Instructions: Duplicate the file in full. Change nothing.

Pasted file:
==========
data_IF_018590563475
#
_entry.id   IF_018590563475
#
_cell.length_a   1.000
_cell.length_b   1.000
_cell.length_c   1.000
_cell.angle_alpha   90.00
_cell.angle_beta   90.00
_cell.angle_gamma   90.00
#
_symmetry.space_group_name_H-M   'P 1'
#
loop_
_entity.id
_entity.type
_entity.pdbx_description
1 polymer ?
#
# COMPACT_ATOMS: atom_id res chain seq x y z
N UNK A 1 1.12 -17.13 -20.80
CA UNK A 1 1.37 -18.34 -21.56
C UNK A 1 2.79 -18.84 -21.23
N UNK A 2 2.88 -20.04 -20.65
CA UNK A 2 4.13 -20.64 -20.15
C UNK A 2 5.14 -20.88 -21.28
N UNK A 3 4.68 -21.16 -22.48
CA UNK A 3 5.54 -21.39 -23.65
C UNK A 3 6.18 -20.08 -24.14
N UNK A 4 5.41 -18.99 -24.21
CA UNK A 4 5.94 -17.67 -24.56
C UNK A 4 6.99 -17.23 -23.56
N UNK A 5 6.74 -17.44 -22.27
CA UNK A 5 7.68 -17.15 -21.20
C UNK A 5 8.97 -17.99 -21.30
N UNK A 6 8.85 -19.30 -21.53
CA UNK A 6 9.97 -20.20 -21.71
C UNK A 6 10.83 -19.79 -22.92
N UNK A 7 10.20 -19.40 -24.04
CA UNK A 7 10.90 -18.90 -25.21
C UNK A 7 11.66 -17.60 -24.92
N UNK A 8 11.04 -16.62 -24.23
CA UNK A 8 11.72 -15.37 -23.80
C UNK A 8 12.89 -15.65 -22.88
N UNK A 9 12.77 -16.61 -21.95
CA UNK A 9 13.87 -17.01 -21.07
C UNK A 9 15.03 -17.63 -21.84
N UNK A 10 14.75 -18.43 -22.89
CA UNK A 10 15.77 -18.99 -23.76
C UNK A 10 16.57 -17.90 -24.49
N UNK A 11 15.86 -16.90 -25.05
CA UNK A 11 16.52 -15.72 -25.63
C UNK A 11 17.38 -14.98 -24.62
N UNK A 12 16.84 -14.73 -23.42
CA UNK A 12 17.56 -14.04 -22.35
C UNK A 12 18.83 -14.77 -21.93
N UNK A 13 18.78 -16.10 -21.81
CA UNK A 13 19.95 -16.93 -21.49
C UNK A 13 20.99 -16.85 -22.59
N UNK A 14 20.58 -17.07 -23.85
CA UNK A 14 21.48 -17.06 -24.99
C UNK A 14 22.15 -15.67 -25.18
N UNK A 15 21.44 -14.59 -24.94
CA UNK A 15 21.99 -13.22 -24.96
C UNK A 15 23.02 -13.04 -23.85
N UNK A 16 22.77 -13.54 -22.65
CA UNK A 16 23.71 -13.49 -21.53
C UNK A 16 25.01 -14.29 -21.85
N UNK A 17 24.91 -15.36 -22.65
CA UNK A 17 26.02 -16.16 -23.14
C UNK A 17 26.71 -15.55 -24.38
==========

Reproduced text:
data_IF_018590563475
#
_entry.id   IF_018590563475
#
_cell.length_a   1.000
_cell.length_b   1.000
_cell.length_c   1.000
_cell.angle_alpha   90.00
_cell.angle_beta   90.00
_cell.angle_gamma   90.00
#
_symmetry.space_group_name_H-M   'P 1'
#
loop_
_entity.id
_entity.type
_entity.pdbx_description
1 polymer ?
#
# COMPACT_ATOMS: atom_id res chain seq x y z
N UNK A 1 1.12 -17.13 -20.80
CA UNK A 1 1.37 -18.34 -21.56
C UNK A 1 2.79 -18.84 -21.23
N UNK A 2 2.88 -20.04 -20.65
CA UNK A 2 4.13 -20.64 -20.15
C UNK A 2 5.14 -20.88 -21.28
N UNK A 3 4.68 -21.16 -22.48
CA UNK A 3 5.54 -21.39 -23.65
C UNK A 3 6.18 -20.08 -24.14
N UNK A 4 5.41 -18.99 -24.21
CA UNK A 4 5.94 -17.67 -24.56
C UNK A 4 6.99 -17.23 -23.56
N UNK A 5 6.74 -17.44 -22.27
CA UNK A 5 7.68 -17.15 -21.20
C UNK A 5 8.97 -17.99 -21.30
N UNK A 6 8.85 -19.30 -21.53
CA UNK A 6 9.97 -20.20 -21.71
C UNK A 6 10.83 -19.79 -22.92
N UNK A 7 10.20 -19.40 -24.04
CA UNK A 7 10.90 -18.90 -25.21
C UNK A 7 11.66 -17.60 -24.92
N UNK A 8 11.04 -16.62 -24.23
CA UNK A 8 11.72 -15.37 -23.80
C UNK A 8 12.89 -15.65 -22.88
N UNK A 9 12.77 -16.61 -21.95
CA UNK A 9 13.87 -17.01 -21.07
C UNK A 9 15.03 -17.63 -21.84
N UNK A 10 14.75 -18.43 -22.89
CA UNK A 10 15.77 -18.99 -23.76
C UNK A 10 16.57 -17.90 -24.49
N UNK A 11 15.86 -16.90 -25.05
CA UNK A 11 16.52 -15.72 -25.63
C UNK A 11 17.38 -14.98 -24.62
N UNK A 12 16.84 -14.73 -23.42
CA UNK A 12 17.56 -14.04 -22.35
C UNK A 12 18.83 -14.77 -21.93
N UNK A 13 18.78 -16.10 -21.81
CA UNK A 13 19.95 -16.93 -21.49
C UNK A 13 20.99 -16.85 -22.59
N UNK A 14 20.58 -17.07 -23.85
CA UNK A 14 21.48 -17.06 -24.99
C UNK A 14 22.15 -15.67 -25.18
N UNK A 15 21.44 -14.59 -24.94
CA UNK A 15 21.99 -13.22 -24.96
C UNK A 15 23.02 -13.04 -23.85
N UNK A 16 22.77 -13.54 -22.65
CA UNK A 16 23.71 -13.49 -21.53
C UNK A 16 25.01 -14.29 -21.85
N UNK A 17 24.91 -15.36 -22.65
CA UNK A 17 26.02 -16.16 -23.14
C UNK A 17 26.71 -15.55 -24.38